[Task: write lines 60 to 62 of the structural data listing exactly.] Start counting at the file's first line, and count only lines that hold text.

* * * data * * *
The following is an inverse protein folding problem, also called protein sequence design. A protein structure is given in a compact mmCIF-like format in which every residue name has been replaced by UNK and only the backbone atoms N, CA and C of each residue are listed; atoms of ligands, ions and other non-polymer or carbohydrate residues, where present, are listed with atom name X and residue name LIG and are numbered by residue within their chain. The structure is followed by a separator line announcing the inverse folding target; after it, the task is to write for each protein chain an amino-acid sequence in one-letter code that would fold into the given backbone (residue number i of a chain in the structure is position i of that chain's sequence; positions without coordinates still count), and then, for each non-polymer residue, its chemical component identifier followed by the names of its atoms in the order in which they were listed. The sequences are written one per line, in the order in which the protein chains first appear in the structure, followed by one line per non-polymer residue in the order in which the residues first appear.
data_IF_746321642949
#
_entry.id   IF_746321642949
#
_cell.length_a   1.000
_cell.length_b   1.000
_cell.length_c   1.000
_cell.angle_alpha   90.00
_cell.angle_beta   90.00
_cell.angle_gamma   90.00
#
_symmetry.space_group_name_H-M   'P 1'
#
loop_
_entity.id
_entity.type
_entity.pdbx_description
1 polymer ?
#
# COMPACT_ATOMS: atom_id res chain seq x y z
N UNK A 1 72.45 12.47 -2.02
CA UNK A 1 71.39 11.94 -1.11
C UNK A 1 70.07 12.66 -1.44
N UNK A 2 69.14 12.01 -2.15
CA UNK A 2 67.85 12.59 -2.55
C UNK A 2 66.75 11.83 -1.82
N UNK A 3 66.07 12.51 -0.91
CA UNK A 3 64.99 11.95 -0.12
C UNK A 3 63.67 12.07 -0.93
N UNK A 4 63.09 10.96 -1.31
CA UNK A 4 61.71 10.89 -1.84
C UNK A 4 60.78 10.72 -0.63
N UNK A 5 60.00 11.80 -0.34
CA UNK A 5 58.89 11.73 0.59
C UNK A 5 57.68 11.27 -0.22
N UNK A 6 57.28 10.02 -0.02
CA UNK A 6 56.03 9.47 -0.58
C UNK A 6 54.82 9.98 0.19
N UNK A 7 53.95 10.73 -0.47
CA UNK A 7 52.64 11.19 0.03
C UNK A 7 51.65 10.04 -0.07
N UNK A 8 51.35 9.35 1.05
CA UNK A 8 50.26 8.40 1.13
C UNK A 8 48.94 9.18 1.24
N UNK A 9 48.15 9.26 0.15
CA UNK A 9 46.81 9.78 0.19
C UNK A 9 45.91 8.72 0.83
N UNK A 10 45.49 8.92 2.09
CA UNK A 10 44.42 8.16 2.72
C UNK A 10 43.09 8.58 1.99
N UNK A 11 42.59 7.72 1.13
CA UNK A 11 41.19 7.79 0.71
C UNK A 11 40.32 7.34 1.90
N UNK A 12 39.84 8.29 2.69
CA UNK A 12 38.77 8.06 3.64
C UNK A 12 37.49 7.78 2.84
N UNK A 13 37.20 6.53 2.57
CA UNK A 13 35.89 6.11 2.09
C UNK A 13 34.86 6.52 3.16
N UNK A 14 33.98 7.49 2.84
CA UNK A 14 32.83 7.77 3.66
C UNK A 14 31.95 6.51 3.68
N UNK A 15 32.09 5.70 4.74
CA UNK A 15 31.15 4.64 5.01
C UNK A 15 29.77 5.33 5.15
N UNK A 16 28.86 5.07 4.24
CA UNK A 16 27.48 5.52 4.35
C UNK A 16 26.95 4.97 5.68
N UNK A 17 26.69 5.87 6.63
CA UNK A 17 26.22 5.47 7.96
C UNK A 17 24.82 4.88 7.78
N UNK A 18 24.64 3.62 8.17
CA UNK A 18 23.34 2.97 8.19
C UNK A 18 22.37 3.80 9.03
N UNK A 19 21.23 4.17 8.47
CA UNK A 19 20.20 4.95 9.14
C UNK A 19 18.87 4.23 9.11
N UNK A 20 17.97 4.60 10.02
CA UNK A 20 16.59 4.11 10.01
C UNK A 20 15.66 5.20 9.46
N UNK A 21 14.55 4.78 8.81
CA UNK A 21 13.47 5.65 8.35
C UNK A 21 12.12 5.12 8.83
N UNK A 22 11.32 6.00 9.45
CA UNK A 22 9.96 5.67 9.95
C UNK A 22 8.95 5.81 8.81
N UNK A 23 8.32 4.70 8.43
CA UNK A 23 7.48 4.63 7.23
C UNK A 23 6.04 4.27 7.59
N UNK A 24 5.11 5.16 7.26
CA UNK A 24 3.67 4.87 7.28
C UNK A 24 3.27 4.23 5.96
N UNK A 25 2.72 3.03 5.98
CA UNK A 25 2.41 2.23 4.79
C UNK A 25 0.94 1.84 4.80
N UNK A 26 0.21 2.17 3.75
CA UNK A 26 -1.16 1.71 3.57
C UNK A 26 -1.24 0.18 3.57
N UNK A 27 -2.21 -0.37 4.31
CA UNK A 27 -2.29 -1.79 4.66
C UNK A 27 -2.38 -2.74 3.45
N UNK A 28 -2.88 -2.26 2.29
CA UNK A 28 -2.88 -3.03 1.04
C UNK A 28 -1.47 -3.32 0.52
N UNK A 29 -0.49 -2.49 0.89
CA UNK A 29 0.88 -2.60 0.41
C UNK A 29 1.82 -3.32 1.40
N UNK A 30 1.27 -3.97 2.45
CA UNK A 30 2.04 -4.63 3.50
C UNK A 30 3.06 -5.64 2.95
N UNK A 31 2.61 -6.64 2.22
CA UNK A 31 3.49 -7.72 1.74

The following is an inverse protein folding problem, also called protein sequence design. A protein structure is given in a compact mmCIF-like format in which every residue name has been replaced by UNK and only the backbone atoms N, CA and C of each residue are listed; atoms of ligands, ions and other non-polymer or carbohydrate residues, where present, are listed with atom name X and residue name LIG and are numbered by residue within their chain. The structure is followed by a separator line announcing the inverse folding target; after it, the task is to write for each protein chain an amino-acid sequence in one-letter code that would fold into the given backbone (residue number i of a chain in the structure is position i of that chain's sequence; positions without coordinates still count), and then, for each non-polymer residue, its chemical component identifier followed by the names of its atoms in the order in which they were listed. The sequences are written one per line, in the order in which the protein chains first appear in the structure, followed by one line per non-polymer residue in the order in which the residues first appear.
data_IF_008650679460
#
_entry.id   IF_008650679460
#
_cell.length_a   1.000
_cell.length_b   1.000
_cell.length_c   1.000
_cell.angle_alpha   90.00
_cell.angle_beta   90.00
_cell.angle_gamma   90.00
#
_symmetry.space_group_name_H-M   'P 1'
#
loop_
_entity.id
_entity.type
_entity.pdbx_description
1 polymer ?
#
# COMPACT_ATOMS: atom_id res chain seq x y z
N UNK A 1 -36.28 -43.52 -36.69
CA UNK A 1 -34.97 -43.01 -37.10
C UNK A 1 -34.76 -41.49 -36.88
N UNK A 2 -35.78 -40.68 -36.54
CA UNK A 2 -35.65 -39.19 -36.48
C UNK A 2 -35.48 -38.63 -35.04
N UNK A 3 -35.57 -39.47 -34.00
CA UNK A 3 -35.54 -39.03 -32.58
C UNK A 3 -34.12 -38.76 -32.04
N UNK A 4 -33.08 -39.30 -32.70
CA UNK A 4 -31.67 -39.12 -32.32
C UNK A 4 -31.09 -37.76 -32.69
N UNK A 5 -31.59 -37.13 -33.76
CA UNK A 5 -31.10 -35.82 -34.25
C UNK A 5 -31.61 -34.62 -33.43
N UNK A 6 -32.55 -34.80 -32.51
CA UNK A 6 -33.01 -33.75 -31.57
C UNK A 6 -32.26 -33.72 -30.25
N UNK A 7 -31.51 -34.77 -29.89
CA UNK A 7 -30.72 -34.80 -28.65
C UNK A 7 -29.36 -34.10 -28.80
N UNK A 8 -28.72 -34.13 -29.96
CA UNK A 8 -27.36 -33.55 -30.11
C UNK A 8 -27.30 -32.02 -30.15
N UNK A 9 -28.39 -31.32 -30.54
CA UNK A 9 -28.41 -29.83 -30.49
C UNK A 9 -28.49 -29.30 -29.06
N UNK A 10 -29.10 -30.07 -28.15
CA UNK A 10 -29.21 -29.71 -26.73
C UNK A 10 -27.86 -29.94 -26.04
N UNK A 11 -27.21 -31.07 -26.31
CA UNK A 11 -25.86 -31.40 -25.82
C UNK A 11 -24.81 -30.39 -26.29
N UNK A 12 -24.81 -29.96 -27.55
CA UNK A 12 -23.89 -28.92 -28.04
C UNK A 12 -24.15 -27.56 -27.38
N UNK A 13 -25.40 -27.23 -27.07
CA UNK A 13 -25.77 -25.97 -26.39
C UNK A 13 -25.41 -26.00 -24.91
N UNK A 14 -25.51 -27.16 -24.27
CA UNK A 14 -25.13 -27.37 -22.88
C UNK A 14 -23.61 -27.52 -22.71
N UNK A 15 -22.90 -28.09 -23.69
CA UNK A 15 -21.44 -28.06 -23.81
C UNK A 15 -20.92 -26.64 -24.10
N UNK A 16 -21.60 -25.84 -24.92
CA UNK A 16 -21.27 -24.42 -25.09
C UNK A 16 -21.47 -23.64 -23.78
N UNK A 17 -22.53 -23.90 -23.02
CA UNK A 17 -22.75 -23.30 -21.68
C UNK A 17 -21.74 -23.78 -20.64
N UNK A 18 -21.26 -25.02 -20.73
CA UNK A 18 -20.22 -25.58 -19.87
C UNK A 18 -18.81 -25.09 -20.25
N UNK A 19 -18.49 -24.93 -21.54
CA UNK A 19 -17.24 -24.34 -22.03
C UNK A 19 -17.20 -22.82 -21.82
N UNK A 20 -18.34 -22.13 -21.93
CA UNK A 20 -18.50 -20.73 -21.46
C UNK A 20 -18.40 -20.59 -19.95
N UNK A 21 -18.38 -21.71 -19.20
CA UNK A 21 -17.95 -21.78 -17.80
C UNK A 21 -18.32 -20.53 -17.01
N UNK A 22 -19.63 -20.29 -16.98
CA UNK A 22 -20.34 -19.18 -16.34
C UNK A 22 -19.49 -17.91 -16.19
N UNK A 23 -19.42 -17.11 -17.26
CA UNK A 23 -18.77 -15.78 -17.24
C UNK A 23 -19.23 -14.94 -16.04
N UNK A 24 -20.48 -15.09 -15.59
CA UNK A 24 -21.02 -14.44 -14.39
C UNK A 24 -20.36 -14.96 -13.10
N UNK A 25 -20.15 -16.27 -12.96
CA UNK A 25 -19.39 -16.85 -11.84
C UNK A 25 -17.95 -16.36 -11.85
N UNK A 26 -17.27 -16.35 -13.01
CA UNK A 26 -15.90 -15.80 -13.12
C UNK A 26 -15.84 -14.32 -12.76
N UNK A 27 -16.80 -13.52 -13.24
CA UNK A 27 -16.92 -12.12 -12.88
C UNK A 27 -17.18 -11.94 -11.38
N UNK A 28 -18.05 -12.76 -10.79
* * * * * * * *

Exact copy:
C UNK A 13 34.86 6.52 3.16
N UNK A 14 33.98 7.49 2.84
CA UNK A 14 32.83 7.77 3.66